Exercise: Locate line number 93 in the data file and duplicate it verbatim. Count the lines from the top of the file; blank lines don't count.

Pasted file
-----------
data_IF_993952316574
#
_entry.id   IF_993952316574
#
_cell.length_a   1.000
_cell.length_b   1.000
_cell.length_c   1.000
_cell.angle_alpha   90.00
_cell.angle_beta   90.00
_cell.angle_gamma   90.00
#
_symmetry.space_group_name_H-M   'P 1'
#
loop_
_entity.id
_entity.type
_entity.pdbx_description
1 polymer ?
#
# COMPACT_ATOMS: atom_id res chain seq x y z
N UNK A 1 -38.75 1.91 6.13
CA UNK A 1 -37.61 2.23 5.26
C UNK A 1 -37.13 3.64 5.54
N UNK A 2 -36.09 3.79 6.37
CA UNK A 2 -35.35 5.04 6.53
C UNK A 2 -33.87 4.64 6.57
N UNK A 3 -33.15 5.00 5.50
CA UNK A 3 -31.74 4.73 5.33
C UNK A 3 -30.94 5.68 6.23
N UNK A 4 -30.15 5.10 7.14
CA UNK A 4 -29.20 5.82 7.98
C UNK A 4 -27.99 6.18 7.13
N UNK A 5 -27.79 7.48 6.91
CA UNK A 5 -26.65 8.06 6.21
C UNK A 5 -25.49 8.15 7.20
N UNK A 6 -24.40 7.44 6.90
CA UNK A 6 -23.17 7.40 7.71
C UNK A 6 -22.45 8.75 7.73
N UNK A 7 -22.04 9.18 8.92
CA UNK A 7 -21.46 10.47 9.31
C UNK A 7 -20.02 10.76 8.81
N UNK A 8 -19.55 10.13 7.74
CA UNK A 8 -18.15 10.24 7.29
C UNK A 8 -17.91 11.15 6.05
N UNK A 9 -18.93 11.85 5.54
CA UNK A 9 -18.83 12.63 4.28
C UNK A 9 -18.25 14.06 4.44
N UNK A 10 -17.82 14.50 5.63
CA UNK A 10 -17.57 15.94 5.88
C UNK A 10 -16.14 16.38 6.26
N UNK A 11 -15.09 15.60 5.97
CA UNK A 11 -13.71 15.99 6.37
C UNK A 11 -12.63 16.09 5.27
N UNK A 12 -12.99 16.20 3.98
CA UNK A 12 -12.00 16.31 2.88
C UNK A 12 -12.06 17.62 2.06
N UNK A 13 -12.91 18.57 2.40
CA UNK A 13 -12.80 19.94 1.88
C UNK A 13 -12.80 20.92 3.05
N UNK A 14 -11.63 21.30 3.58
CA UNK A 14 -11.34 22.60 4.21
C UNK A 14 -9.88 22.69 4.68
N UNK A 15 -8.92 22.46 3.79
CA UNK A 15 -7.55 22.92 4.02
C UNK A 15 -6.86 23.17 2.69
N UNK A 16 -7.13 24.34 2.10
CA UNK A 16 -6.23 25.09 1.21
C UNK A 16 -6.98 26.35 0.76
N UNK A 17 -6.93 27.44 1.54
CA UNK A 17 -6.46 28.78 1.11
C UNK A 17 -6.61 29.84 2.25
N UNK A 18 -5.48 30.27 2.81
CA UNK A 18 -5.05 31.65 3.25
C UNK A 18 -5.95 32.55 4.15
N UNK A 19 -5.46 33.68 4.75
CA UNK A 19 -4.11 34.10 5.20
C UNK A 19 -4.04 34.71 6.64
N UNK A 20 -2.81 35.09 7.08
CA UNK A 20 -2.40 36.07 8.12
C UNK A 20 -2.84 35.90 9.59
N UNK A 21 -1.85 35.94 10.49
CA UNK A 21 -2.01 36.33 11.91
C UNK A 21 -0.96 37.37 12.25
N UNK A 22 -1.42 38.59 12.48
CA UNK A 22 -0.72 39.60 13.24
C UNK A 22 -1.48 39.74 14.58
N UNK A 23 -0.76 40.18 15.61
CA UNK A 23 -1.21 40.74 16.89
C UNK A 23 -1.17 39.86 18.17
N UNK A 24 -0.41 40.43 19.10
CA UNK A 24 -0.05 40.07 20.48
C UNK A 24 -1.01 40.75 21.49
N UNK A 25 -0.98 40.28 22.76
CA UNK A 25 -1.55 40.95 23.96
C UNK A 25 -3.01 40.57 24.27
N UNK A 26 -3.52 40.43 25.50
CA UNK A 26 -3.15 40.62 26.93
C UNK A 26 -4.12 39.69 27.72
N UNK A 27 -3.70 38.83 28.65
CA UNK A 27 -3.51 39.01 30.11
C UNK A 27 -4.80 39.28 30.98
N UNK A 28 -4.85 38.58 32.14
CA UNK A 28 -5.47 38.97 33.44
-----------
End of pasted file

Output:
N UNK A 25 -0.98 40.28 22.76